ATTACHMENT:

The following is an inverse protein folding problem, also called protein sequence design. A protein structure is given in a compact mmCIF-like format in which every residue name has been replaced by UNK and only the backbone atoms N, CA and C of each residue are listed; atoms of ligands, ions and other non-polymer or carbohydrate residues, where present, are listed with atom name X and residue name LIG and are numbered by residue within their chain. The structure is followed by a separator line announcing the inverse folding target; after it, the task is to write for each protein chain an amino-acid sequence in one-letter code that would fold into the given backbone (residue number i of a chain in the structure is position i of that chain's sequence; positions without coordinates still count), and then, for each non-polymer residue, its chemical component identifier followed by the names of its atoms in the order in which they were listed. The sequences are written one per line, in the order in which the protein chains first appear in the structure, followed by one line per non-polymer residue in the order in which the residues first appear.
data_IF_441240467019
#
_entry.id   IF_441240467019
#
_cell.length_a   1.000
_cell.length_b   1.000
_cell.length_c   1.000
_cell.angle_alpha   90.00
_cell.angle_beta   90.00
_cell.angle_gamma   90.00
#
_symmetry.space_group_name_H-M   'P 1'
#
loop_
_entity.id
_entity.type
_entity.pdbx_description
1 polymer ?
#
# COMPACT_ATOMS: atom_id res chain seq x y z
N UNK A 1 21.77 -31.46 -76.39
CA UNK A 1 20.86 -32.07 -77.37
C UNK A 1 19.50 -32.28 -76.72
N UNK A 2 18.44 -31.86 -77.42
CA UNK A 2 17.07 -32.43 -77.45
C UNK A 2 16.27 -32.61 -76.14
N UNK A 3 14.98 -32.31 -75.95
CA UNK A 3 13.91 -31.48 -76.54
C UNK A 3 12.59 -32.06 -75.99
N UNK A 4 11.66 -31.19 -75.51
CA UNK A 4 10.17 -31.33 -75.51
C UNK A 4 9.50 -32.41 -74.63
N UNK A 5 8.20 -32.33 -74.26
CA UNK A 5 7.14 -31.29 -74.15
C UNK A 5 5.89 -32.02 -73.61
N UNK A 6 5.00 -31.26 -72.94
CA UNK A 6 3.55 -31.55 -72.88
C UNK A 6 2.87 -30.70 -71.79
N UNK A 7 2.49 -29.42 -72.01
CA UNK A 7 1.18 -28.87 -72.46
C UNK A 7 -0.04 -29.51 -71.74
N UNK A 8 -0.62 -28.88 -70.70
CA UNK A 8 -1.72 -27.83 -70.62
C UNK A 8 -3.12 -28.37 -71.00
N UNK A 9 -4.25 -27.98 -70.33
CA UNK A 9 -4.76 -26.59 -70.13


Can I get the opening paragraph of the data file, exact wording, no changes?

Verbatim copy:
The following is an inverse protein folding problem, also called protein sequence design. A protein structure is given in a compact mmCIF-like format in which every residue name has been replaced by UNK and only the backbone atoms N, CA and C of each residue are listed; atoms of ligands, ions and other non-polymer or carbohydrate residues, where present, are listed with atom name X and residue name LIG and are numbered by residue within their chain. The structure is followed by a separator line announcing the inverse folding target; after it, the task is to write for each protein chain an amino-acid sequence in one-letter code that would fold into the given backbone (residue number i of a chain in the structure is position i of that chain's sequence; positions without coordinates still count), and then, for each non-polymer residue, its chemical component identifier followed by the names of its atoms in the order in which they were listed. The sequences are written one per line, in the order in which the protein chains first appear in the structure, followed by one line per non-polymer residue in the order in which the residues first appear.